Attorneys Clash Over Allowing 13 Alleged Victims To Testify In Bill Cosby Trial
The start of a two-day hearing on whether to allow the women to testify in Cosby's sexual assault trial got off to a heated start on Tuesday.
The fight over whether to allow 13 alleged victims to testify at Bill Cosby's sexual assault trial kicked off with a shouting match between the attorneys and a scolding from the judge Tuesday in Pennsylvania.
At issue was the defense team's insistence on identifying the women by name in court and in publicly available documents, which Montgomery County District Attorney Kevin Steele argued was a tactic to intimidate the witnesses.
But Cosby's attorney, Brian McMonagle, refuted that accusation, saying most of them have put themselves in the public eye.
"These are grown adults," McMonagle argued. "They have given press conferences. They have gone on book tours."
The exchange got so heated that Judge Steven O'Neill had to intervene and call on the men to maintain decorum.
The prosecution wants to put the women on the stand to establish a pattern and show that Cosby, 79, had a “modus operandi” — a benchmark made easier by the similarities among the accounts, most of which include drugging. Cosby’s attorneys have argued against allowing the women to bring up decades-old accusations they contend were never adequately scrutinized.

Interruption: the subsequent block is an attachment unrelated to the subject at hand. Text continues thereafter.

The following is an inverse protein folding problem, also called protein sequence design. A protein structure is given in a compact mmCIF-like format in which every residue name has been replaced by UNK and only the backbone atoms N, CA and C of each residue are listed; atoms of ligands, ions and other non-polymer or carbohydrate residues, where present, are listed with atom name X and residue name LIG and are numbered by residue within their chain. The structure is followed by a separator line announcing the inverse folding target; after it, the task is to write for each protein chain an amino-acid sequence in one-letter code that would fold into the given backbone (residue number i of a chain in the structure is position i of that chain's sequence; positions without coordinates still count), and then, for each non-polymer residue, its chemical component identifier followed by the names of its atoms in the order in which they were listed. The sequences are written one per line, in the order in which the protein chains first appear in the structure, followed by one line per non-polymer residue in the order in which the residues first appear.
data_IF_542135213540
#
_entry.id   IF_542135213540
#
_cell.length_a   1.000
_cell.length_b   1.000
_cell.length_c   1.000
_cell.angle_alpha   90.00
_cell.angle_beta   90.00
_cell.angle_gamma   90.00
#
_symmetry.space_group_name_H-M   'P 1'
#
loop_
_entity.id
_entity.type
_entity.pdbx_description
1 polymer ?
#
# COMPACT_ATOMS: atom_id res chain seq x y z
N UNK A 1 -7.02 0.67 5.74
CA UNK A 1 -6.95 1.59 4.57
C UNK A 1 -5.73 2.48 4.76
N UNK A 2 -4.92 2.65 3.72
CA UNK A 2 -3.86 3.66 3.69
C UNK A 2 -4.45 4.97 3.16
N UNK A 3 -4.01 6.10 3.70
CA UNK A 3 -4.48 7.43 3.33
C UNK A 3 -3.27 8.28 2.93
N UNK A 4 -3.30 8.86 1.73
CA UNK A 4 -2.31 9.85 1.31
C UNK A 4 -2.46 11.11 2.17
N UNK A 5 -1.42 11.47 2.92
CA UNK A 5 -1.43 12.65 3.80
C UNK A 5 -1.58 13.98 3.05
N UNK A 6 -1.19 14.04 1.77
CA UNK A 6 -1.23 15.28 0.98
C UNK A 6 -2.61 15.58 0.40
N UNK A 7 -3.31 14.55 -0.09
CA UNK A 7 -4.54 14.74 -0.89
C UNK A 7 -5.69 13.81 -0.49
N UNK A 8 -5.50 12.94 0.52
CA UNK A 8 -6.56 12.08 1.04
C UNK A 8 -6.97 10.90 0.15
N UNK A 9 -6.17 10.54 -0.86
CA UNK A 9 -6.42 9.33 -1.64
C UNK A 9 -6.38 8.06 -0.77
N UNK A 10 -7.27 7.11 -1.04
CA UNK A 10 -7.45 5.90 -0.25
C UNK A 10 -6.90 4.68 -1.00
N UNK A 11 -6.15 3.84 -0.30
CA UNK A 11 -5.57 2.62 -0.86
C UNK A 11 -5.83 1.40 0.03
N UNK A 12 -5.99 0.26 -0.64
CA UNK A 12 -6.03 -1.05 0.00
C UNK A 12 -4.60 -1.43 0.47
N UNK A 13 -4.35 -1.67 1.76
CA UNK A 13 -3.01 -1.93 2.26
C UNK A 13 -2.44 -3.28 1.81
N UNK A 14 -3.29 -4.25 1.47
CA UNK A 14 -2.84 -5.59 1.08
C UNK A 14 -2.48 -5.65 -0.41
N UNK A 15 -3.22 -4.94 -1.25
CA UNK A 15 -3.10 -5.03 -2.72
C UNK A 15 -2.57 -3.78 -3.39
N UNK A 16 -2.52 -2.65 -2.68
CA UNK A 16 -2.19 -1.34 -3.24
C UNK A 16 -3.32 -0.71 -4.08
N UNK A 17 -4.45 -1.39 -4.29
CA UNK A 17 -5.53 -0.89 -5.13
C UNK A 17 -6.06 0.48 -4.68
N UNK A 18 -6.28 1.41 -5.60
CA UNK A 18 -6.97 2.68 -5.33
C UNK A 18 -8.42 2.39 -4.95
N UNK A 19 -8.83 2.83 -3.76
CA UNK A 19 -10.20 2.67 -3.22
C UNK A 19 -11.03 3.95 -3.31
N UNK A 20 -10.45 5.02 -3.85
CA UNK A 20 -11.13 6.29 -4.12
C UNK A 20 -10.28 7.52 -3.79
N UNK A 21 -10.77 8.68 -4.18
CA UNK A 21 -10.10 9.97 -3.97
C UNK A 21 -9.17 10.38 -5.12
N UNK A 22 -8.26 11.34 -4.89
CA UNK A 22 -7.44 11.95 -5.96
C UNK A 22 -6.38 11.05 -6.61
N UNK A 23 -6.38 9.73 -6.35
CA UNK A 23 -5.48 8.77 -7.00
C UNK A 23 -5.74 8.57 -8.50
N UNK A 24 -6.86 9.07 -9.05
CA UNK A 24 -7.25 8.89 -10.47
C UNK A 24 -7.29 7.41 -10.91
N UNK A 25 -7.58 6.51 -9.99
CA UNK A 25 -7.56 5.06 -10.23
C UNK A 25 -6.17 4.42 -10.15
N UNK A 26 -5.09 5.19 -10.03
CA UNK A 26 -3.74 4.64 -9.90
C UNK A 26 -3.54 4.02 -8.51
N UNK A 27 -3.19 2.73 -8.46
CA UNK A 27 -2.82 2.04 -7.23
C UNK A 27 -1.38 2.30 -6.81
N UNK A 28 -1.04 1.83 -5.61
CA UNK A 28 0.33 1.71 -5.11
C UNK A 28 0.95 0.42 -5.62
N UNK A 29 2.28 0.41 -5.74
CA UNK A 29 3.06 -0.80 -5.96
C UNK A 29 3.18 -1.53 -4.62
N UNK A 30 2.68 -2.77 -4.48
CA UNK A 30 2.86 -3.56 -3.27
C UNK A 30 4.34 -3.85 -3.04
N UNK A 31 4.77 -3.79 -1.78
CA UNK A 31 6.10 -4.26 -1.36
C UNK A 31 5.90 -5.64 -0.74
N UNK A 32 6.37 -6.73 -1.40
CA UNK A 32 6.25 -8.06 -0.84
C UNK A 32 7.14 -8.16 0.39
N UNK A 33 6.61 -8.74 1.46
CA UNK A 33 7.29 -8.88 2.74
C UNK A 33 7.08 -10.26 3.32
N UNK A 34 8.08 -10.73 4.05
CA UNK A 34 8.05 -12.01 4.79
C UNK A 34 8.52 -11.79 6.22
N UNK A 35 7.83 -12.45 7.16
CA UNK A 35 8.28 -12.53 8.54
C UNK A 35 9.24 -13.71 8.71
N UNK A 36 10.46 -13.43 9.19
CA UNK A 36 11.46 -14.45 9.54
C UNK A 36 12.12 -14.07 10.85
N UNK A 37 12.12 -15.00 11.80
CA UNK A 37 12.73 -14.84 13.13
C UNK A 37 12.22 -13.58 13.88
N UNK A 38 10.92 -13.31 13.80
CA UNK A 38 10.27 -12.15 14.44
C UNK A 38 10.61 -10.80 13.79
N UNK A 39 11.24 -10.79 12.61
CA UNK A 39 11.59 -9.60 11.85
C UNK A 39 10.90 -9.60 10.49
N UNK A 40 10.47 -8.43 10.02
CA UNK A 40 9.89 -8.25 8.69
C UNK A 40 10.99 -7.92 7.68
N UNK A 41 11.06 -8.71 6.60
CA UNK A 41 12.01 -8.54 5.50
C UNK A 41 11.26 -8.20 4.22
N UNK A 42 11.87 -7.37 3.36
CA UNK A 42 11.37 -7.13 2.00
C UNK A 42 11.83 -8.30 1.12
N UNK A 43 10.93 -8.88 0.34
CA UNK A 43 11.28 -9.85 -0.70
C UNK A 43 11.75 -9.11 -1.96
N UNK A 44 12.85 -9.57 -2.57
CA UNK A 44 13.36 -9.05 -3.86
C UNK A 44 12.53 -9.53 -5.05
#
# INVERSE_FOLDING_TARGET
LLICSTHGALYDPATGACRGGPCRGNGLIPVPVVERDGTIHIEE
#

O'Neill ultimately ruled that 11 of the women could be named, but the two who have kept out of the spotlight won't be identified.
Cosby, who was using a cane and a guide Tuesday, faces three felony charges for allegedly drugging and sexually assaulting Andrea Constand, a Temple University basketball coach, at his home in 2004.
The stakes are high for the two-day pretrial hearing, with experts telling BuzzFeed News that Cosby's odds of prevailing in court will be significantly diminished if the alleged victims are allowed to testify.
The judge has already dealt Cosby's team several blows, including allowing damning civil testimony in which he confessed to sexually assaulting and using sedatives on at least one woman he wanted to have sex with.
O'Neill also denied a request to dismiss the case after Cosby argued he only agreed to give the civil testimony in 2005 because the prosecutor at the time promised not to file criminal charges.
Since then, however, dozens of women have come forward with allegations of sexual assault, and O'Neill ruled that prosecutors are not bound to whatever verbal agreements their predecessors may have made.
Arguments are scheduled to resume Wednesday morning.